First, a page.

Will Camilla, Queen Consort, wear the Koh-i-noor for her coronation?

The Koh-i-noor, or "mountain of light," diamond, set in the Maltese Cross at the front of the crown made for Britain's late Queen Mother Elizabeth
The Koh-i-noor, or "mountain of light," diamond, set in the Maltese Cross at the front of the crown made for Britain's late Queen Mother Elizabeth Copyright Alastair Grant/AP1952
Copyright Alastair Grant/AP1952
By Jonny Walfisz
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The Koh-i-noor was stolen by the British Empire from India in the 19th century. It's now at the centre of a debate as to whether Camilla should wear it.


There might not be a jewel in the crown for Camilla, the Queen Consort, when her husband King Charles III has his coronation next year.

The jewel in question isn’t any old jewel. It’s the Koh-i-noor that sits at the top of the coronation crown that Queen Elizabeth II wore.

AP/1952 AP
The Koh-i-noor diamondAP/1952 AP

The Koh-i-noor diamond is one of the largest diamonds in the world, weighing 21.12 grams. In 1937, the diamond was put into the coronation crown for Elizabeth II’s mother.

But the history of the diamond is plagued with colonial inequity.

The Koh-i-noor was first mined from the Kollur mine in India. One of the first clear mentions of the diamond is a 14th century diary entry by Alauddin Khalji, an emperor who ruled over the Delhi Sultanate.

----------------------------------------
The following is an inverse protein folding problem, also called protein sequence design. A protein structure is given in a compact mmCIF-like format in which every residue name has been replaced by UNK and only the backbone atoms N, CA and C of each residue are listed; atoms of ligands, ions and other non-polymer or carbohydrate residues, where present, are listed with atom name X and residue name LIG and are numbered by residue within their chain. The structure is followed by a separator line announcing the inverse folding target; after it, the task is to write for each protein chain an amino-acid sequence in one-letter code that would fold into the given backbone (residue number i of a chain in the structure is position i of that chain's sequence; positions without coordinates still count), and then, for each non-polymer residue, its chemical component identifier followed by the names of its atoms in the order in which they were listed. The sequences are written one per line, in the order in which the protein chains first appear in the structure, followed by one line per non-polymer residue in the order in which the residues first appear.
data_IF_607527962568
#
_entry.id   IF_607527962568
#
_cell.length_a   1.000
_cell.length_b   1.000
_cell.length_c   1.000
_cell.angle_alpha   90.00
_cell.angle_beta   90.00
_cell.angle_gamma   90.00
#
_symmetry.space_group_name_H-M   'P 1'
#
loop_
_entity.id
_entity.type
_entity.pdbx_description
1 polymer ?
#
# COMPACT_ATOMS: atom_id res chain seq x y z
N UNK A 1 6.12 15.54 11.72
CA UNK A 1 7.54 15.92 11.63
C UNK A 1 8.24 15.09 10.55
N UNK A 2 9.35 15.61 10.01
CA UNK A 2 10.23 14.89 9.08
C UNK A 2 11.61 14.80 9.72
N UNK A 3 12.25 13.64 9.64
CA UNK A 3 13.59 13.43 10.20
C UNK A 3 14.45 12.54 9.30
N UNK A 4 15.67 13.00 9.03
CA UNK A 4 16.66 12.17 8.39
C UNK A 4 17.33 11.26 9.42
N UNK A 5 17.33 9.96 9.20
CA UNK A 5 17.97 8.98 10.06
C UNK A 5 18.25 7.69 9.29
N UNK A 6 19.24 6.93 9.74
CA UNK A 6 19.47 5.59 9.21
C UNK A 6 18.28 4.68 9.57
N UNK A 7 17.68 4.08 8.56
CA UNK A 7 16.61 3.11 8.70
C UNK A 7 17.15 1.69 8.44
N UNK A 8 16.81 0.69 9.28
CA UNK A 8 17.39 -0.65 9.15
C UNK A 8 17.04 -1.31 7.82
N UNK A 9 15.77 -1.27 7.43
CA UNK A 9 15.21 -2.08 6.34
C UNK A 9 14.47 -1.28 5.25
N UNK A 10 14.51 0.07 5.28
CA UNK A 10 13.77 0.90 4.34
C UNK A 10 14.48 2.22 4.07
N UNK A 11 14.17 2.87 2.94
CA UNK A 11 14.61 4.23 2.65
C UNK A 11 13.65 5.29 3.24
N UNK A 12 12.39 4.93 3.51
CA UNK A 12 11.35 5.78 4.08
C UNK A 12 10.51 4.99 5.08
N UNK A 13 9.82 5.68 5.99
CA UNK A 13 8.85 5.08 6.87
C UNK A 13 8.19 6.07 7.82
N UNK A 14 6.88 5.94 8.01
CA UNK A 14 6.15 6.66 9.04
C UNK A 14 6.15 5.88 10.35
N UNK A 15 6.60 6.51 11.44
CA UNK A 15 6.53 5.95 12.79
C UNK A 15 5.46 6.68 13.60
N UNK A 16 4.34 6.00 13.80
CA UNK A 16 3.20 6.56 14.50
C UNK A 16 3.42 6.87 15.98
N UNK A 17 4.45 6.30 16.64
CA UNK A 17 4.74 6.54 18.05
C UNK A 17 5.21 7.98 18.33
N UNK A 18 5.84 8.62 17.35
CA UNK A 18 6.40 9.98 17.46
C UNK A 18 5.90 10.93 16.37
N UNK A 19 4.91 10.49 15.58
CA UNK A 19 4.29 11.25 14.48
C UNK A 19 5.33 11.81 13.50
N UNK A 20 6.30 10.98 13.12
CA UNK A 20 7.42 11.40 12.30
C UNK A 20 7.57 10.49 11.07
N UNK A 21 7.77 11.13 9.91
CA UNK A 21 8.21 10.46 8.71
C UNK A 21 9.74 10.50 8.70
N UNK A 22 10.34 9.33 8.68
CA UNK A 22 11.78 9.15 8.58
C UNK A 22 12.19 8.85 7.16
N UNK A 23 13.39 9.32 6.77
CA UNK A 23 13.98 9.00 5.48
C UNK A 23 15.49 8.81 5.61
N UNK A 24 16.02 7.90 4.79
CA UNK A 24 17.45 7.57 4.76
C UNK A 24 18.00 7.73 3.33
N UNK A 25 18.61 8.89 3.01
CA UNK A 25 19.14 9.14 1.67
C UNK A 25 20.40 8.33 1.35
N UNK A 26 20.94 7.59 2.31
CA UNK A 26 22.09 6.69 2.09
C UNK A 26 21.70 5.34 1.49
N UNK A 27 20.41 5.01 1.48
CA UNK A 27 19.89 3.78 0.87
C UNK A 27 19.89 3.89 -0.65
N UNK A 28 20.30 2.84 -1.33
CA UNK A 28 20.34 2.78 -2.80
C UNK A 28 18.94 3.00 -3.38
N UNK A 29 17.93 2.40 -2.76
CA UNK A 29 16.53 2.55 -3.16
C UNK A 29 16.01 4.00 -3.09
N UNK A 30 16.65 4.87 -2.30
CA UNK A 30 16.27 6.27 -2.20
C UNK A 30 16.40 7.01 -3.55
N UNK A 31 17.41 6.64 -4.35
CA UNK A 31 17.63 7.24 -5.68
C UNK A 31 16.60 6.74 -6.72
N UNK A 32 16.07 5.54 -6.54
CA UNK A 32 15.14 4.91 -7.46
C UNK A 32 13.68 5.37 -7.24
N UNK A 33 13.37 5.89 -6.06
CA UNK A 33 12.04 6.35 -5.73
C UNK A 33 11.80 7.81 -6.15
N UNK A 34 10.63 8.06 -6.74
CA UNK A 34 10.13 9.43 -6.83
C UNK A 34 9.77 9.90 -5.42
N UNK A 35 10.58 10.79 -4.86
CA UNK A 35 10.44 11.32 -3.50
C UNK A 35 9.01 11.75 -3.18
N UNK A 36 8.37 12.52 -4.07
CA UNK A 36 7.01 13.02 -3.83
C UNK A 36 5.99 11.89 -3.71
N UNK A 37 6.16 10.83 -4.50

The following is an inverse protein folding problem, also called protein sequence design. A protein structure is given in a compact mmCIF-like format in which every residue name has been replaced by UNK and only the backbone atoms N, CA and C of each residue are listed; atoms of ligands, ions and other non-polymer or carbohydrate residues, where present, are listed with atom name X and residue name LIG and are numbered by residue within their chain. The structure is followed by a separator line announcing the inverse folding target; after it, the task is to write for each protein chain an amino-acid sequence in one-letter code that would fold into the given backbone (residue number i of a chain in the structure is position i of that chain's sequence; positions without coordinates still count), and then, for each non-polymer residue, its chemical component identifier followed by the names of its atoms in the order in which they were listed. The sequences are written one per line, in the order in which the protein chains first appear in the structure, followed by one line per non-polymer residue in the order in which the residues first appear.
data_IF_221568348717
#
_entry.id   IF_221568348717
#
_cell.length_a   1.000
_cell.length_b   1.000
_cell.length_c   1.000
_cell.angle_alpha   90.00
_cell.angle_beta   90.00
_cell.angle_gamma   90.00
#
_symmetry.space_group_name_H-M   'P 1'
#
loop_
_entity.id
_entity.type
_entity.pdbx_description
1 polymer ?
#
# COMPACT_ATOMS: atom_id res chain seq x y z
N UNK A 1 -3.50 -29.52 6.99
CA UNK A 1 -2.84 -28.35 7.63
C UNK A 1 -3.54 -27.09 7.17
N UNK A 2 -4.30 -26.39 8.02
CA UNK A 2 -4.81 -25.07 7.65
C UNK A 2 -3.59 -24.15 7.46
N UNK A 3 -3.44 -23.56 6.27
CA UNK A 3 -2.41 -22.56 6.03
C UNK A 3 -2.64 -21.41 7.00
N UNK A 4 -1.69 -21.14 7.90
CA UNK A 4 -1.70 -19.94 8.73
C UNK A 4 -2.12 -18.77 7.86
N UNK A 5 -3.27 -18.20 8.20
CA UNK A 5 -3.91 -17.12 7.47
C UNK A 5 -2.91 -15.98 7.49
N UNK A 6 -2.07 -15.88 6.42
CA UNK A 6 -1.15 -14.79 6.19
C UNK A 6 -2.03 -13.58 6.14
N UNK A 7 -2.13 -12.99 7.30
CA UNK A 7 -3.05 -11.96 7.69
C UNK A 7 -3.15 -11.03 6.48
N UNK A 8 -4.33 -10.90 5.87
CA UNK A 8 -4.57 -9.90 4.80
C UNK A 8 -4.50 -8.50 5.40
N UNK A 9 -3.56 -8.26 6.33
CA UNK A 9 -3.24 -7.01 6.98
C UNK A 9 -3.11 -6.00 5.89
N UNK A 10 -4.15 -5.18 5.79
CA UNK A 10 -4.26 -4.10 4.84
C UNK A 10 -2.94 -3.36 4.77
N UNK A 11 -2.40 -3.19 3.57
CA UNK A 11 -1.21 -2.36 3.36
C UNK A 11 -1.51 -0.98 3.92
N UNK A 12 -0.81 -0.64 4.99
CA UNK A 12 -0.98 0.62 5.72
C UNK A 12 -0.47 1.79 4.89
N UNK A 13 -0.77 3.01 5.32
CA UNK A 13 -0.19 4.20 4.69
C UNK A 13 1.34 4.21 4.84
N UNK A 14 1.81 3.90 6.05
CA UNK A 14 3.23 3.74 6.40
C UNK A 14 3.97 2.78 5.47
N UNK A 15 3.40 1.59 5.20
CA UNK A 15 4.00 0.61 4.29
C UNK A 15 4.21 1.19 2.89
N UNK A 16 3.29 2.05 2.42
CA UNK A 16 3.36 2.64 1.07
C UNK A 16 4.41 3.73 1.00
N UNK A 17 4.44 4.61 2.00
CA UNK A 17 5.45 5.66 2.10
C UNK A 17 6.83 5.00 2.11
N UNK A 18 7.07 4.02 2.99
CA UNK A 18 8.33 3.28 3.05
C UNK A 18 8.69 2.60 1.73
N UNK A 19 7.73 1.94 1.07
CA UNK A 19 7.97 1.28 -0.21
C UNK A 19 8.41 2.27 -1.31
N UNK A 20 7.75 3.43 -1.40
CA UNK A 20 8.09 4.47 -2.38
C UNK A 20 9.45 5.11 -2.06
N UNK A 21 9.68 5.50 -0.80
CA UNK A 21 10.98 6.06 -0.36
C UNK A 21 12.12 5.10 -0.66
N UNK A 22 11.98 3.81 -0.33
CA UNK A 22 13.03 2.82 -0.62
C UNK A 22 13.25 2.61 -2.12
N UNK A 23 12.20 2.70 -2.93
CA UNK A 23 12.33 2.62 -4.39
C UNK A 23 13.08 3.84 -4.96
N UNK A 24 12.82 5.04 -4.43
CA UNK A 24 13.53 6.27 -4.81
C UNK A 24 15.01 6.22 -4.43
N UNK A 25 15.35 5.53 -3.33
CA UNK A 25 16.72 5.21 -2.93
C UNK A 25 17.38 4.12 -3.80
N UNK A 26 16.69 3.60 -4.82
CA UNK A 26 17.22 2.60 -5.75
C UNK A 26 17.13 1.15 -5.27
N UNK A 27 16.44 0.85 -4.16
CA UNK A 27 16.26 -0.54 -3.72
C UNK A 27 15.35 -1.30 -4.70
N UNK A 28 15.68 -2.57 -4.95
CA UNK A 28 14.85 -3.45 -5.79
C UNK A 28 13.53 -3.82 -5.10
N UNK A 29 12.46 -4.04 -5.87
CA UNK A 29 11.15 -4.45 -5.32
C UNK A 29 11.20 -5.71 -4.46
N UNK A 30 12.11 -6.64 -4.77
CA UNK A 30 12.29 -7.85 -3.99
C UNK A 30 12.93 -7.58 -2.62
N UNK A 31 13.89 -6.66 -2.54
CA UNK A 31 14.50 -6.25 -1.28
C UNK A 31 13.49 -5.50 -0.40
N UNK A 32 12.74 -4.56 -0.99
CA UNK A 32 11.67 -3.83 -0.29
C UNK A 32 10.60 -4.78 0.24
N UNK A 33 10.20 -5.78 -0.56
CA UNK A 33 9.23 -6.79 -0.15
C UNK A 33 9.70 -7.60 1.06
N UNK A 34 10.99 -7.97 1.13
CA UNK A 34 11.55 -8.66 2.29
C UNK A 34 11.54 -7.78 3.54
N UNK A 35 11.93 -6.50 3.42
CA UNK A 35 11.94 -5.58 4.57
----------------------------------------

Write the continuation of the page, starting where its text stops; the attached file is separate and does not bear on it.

The diamond has gone through multiple Indian emperors’ hands, but remained in the region until it was acquired by the British Empire as a result of the East India Company’s conquest of India.

The diamond was surrendered to Queen Victoria in 1849.

Since then, it has been a mainstay of the British Crown Jewels.

“Most Indians have very little memory of the oppressive past. Five to six generations of Indians suffered under multiple foreign rules for over five centuries,” a spokesperson for India’s Prime Minister Narendra Modi's Bharatiya Janata Party said this week.

“Recent occasions, like Queen Elizabeth II's death, the coronation of the new Queen Camilla and the use of the Koh-i-noor does transport a few Indians back to the days of the British Empire in India,” they noted.

A source from Buckingham Palace told The Times that although no decision has been made, they would make a judgement based on the public mood.

“I would have thought they would err towards keeping India happy. The priority is the Commonwealth these days, and diversity. Those are the two very important things going on,” the source said.

Another source said: “They will be seeing how choppy the waters get, they will be gauging the reaction.”

The concern towards the Commonwealth is a pressing issue for Charles III after Barbados removed the Queen as its head of state last year and the other Caribbean nations consider doing similar now.

The original plan was for Camilla to be crowned with the Koh-i-noor when Charles III ascends to the throne on 6 May 2023.

If the palace opts against Camilla wearing the Koh-i-noor, there will be renewed calls for the Royal Family to return the precious diamond.

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